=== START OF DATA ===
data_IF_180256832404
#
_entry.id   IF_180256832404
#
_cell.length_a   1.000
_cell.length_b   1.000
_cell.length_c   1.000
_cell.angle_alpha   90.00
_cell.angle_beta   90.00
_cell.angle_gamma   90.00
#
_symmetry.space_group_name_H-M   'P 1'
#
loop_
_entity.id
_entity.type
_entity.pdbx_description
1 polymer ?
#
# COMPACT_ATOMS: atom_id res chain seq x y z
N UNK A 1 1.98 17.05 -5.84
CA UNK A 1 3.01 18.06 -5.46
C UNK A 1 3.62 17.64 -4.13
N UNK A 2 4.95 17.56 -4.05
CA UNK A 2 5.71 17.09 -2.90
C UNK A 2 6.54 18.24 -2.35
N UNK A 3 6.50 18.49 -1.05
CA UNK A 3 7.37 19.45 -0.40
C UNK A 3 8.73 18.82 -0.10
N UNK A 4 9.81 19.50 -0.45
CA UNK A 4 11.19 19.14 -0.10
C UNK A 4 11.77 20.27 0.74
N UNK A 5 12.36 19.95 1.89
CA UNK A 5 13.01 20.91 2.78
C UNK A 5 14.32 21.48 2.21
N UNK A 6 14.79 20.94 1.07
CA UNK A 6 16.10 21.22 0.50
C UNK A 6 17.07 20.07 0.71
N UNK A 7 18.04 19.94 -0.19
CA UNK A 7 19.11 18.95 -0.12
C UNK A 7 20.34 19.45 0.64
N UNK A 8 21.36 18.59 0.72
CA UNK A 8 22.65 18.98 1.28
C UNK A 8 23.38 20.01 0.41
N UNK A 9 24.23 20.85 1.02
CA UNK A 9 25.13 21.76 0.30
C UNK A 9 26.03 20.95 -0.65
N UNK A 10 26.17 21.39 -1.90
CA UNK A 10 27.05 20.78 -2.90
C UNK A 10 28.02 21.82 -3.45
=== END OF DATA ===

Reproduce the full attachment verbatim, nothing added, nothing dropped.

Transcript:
data_IF_180256832404
#
_entry.id   IF_180256832404
#
_cell.length_a   1.000
_cell.length_b   1.000
_cell.length_c   1.000
_cell.angle_alpha   90.00
_cell.angle_beta   90.00
_cell.angle_gamma   90.00
#
_symmetry.space_group_name_H-M   'P 1'
#
loop_
_entity.id
_entity.type
_entity.pdbx_description
1 polymer ?
#
# COMPACT_ATOMS: atom_id res chain seq x y z
N UNK A 1 1.98 17.05 -5.84
CA UNK A 1 3.01 18.06 -5.46
C UNK A 1 3.62 17.64 -4.13
N UNK A 2 4.95 17.56 -4.05
CA UNK A 2 5.71 17.09 -2.90
C UNK A 2 6.54 18.24 -2.35
N UNK A 3 6.50 18.49 -1.05
CA UNK A 3 7.37 19.45 -0.40
C UNK A 3 8.73 18.82 -0.10
N UNK A 4 9.81 19.50 -0.45
CA UNK A 4 11.19 19.14 -0.10
C UNK A 4 11.77 20.27 0.74
N UNK A 5 12.36 19.95 1.89
CA UNK A 5 13.01 20.91 2.78
C UNK A 5 14.32 21.48 2.21
N UNK A 6 14.79 20.94 1.07
CA UNK A 6 16.10 21.22 0.50
C UNK A 6 17.07 20.07 0.71
N UNK A 7 18.04 19.94 -0.19
CA UNK A 7 19.11 18.95 -0.12
C UNK A 7 20.34 19.45 0.64
N UNK A 8 21.36 18.59 0.72
CA UNK A 8 22.65 18.98 1.28
C UNK A 8 23.38 20.01 0.41
N UNK A 9 24.23 20.85 1.02
CA UNK A 9 25.13 21.76 0.30
C UNK A 9 26.03 20.95 -0.65
N UNK A 10 26.17 21.39 -1.90
CA UNK A 10 27.05 20.78 -2.90
C UNK A 10 28.02 21.82 -3.45